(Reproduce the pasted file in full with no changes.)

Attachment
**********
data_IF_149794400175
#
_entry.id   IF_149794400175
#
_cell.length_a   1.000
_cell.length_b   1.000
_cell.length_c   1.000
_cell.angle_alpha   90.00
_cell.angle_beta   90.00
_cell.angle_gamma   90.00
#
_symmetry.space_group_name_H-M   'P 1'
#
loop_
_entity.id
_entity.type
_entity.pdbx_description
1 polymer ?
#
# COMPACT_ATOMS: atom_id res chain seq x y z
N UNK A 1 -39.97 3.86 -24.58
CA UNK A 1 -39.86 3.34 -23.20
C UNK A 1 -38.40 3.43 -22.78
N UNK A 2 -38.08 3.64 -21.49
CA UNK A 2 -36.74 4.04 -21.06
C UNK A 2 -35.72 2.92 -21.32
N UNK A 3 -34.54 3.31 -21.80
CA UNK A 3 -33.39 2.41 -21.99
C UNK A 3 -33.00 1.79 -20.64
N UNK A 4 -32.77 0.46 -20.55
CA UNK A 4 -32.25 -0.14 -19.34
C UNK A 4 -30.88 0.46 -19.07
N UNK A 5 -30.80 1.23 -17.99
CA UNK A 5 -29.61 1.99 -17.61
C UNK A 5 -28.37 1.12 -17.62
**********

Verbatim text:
data_IF_149794400175
#
_entry.id   IF_149794400175
#
_cell.length_a   1.000
_cell.length_b   1.000
_cell.length_c   1.000
_cell.angle_alpha   90.00
_cell.angle_beta   90.00
_cell.angle_gamma   90.00
#
_symmetry.space_group_name_H-M   'P 1'
#
loop_
_entity.id
_entity.type
_entity.pdbx_description
1 polymer ?
#
# COMPACT_ATOMS: atom_id res chain seq x y z
N UNK A 1 -39.97 3.86 -24.58
CA UNK A 1 -39.86 3.34 -23.20
C UNK A 1 -38.40 3.43 -22.78
N UNK A 2 -38.08 3.64 -21.49
CA UNK A 2 -36.74 4.04 -21.06
C UNK A 2 -35.72 2.92 -21.32
N UNK A 3 -34.54 3.31 -21.80
CA UNK A 3 -33.39 2.41 -21.99
C UNK A 3 -33.00 1.79 -20.64
N UNK A 4 -32.77 0.46 -20.55
CA UNK A 4 -32.25 -0.14 -19.34
C UNK A 4 -30.88 0.46 -19.07
N UNK A 5 -30.80 1.23 -17.99
CA UNK A 5 -29.61 1.99 -17.61
C UNK A 5 -28.37 1.12 -17.62